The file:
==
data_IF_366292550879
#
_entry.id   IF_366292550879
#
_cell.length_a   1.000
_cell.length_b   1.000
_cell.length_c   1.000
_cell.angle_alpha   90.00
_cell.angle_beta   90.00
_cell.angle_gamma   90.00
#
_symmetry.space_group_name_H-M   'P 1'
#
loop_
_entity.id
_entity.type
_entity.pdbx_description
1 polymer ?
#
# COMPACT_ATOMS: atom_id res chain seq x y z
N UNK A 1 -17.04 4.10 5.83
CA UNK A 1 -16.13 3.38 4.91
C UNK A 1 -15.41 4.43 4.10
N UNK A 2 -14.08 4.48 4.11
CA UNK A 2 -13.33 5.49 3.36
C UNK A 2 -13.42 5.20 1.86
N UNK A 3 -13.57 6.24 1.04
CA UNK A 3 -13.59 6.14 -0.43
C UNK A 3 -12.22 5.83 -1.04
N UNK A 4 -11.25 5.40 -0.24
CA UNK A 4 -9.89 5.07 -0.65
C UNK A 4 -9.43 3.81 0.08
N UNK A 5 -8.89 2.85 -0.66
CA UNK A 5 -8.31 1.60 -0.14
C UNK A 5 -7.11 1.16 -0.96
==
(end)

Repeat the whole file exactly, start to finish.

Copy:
data_IF_366292550879
#
_entry.id   IF_366292550879
#
_cell.length_a   1.000
_cell.length_b   1.000
_cell.length_c   1.000
_cell.angle_alpha   90.00
_cell.angle_beta   90.00
_cell.angle_gamma   90.00
#
_symmetry.space_group_name_H-M   'P 1'
#
loop_
_entity.id
_entity.type
_entity.pdbx_description
1 polymer ?
#
# COMPACT_ATOMS: atom_id res chain seq x y z
N UNK A 1 -17.04 4.10 5.83
CA UNK A 1 -16.13 3.38 4.91
C UNK A 1 -15.41 4.43 4.10
N UNK A 2 -14.08 4.48 4.11
CA UNK A 2 -13.33 5.49 3.36
C UNK A 2 -13.42 5.20 1.86
N UNK A 3 -13.57 6.24 1.04
CA UNK A 3 -13.59 6.14 -0.43
C UNK A 3 -12.22 5.83 -1.04
N UNK A 4 -11.25 5.40 -0.24
CA UNK A 4 -9.89 5.07 -0.65
C UNK A 4 -9.43 3.81 0.08
N UNK A 5 -8.89 2.85 -0.66
CA UNK A 5 -8.31 1.60 -0.14
C UNK A 5 -7.11 1.16 -0.96